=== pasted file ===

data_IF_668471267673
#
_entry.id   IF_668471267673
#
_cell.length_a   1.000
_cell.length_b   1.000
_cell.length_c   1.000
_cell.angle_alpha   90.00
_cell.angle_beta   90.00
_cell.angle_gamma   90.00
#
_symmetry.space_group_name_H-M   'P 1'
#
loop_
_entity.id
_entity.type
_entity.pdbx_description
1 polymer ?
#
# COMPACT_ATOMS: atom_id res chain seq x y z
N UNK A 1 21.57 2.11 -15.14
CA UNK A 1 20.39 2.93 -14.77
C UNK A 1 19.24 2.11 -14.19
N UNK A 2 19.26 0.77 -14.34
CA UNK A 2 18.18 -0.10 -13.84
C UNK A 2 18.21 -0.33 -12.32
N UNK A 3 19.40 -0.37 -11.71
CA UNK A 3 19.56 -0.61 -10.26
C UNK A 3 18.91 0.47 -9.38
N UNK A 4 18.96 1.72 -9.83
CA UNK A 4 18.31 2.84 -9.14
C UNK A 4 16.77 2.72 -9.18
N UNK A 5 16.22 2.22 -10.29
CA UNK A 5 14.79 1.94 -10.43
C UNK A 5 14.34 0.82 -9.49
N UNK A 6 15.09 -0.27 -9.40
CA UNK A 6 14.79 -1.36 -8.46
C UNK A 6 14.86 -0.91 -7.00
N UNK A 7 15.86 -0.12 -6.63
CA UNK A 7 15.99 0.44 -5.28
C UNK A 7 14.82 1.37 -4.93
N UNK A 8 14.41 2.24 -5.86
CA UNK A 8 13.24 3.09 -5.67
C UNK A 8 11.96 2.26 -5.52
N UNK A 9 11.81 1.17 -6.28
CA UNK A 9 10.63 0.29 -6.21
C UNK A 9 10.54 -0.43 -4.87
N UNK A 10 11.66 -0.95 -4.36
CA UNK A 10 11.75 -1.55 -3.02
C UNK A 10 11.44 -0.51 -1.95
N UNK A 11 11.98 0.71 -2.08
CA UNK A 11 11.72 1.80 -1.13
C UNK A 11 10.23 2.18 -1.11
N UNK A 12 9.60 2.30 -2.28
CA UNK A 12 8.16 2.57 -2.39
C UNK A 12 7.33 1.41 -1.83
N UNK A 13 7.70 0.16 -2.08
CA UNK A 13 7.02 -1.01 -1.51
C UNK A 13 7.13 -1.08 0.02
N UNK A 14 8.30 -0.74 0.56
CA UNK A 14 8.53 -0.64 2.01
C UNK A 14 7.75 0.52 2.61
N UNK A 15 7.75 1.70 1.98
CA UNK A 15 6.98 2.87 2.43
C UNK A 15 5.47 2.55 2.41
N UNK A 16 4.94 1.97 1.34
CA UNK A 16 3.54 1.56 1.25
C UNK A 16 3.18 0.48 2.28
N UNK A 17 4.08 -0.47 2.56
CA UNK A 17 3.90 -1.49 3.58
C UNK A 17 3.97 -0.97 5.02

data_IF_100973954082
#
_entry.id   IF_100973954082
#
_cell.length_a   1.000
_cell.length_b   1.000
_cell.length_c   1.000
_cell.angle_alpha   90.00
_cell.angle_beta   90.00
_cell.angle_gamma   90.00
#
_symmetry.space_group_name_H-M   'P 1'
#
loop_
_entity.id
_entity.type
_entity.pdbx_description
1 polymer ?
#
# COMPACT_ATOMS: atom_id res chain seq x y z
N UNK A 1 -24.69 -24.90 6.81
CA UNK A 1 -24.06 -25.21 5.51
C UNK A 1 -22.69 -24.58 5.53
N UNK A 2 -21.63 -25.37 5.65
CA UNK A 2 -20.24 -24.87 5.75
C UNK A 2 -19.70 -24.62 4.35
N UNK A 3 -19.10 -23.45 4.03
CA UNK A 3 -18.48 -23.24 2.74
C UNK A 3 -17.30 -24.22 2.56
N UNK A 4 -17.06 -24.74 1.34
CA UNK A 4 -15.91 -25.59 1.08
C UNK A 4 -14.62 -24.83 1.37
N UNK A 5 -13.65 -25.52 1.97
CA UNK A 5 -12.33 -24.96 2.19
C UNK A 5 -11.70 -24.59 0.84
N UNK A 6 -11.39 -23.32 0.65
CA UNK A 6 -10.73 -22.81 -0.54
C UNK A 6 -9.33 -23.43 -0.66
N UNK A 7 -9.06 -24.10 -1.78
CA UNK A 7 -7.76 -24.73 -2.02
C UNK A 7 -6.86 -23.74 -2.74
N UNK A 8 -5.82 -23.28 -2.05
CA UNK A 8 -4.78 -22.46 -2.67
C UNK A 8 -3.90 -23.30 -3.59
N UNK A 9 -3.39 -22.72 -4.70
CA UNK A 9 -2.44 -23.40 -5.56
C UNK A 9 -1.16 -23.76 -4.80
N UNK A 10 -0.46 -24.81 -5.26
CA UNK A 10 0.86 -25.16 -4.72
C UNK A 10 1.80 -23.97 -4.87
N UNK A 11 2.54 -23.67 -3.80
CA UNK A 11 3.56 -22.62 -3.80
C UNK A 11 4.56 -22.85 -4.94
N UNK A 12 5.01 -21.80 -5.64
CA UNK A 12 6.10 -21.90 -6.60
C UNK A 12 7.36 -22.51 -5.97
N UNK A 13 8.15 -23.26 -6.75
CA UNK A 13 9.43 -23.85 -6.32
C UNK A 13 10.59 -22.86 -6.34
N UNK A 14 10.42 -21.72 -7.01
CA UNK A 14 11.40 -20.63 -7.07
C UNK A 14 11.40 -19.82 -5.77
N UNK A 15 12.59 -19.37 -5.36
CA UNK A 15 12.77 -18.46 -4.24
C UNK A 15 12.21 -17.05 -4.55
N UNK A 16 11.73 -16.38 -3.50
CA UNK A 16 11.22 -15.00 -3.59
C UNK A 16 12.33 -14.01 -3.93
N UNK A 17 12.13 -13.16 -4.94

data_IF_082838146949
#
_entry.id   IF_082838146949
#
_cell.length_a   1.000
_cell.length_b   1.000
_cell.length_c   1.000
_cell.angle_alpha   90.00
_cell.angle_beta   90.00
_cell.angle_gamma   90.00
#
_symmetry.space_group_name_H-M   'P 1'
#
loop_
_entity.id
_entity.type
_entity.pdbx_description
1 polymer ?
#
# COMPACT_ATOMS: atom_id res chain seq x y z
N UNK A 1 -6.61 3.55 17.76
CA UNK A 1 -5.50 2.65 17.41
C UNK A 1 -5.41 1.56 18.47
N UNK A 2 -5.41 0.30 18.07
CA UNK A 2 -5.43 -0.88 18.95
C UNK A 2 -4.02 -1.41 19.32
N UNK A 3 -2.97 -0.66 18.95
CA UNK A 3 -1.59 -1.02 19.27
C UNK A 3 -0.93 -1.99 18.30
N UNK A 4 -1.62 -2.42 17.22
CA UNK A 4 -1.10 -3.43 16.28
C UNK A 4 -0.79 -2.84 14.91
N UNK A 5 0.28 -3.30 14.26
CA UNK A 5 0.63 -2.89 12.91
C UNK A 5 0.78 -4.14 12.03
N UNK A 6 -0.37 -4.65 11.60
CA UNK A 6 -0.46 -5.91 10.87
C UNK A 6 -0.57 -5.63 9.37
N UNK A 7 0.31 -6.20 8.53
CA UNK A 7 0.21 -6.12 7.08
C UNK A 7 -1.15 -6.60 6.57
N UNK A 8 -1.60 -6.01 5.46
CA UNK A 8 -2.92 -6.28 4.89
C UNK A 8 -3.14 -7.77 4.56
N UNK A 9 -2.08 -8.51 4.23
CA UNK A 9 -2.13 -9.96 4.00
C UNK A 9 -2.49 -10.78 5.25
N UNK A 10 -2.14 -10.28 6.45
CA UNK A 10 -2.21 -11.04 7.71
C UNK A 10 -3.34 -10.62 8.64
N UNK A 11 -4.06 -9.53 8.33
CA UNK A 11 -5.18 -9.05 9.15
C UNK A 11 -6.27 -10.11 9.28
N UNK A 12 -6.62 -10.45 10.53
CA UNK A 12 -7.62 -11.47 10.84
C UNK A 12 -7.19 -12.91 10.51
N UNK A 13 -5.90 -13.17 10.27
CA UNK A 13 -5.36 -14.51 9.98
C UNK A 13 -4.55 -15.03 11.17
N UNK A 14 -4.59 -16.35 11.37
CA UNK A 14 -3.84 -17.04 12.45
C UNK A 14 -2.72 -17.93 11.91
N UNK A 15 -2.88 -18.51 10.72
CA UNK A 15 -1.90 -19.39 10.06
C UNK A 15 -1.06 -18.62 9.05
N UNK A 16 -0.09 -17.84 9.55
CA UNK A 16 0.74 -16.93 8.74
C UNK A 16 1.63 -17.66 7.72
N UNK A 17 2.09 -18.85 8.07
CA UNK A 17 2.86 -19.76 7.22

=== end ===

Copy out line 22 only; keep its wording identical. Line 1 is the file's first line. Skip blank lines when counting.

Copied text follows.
CA UNK A 1 20.39 2.93 -14.77